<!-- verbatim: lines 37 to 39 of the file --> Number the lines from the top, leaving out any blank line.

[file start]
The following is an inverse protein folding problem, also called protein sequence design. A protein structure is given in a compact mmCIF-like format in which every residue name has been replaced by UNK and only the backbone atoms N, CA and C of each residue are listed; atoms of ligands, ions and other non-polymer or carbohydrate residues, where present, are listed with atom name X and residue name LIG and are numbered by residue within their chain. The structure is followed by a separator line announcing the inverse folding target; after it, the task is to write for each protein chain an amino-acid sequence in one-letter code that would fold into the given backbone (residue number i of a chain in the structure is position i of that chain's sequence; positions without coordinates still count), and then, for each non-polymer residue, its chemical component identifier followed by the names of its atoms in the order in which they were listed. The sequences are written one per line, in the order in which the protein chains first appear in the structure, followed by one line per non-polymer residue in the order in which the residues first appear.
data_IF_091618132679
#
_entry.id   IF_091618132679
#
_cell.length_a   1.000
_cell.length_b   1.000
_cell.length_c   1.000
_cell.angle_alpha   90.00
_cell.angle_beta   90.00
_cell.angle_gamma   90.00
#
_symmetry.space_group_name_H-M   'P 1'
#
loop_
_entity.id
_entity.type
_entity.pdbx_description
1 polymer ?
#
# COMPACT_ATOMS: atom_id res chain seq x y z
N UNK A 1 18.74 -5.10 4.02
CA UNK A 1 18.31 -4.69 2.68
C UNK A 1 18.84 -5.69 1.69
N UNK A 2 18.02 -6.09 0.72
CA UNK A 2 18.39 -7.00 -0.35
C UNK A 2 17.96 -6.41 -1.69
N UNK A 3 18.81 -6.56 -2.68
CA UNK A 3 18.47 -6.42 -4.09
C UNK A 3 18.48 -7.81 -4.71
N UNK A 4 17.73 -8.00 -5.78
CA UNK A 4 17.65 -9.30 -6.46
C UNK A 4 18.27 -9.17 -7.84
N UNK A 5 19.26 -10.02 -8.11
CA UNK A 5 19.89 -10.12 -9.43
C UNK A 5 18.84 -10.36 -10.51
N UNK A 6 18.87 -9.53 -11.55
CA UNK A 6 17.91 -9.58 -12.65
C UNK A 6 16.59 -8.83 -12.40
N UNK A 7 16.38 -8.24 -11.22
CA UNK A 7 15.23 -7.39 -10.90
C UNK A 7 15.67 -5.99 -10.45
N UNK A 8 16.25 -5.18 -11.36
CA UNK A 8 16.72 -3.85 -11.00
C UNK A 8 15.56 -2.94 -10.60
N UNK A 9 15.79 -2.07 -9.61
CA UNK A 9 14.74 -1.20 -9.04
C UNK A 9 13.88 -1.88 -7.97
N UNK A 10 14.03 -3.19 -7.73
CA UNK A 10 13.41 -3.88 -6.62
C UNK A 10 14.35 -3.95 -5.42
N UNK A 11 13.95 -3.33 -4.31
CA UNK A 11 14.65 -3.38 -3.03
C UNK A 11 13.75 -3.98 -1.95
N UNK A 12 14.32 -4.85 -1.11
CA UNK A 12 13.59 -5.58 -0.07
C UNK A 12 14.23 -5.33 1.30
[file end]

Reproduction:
N UNK A 6 18.87 -9.53 -11.55
CA UNK A 6 17.91 -9.58 -12.65
C UNK A 6 16.59 -8.83 -12.40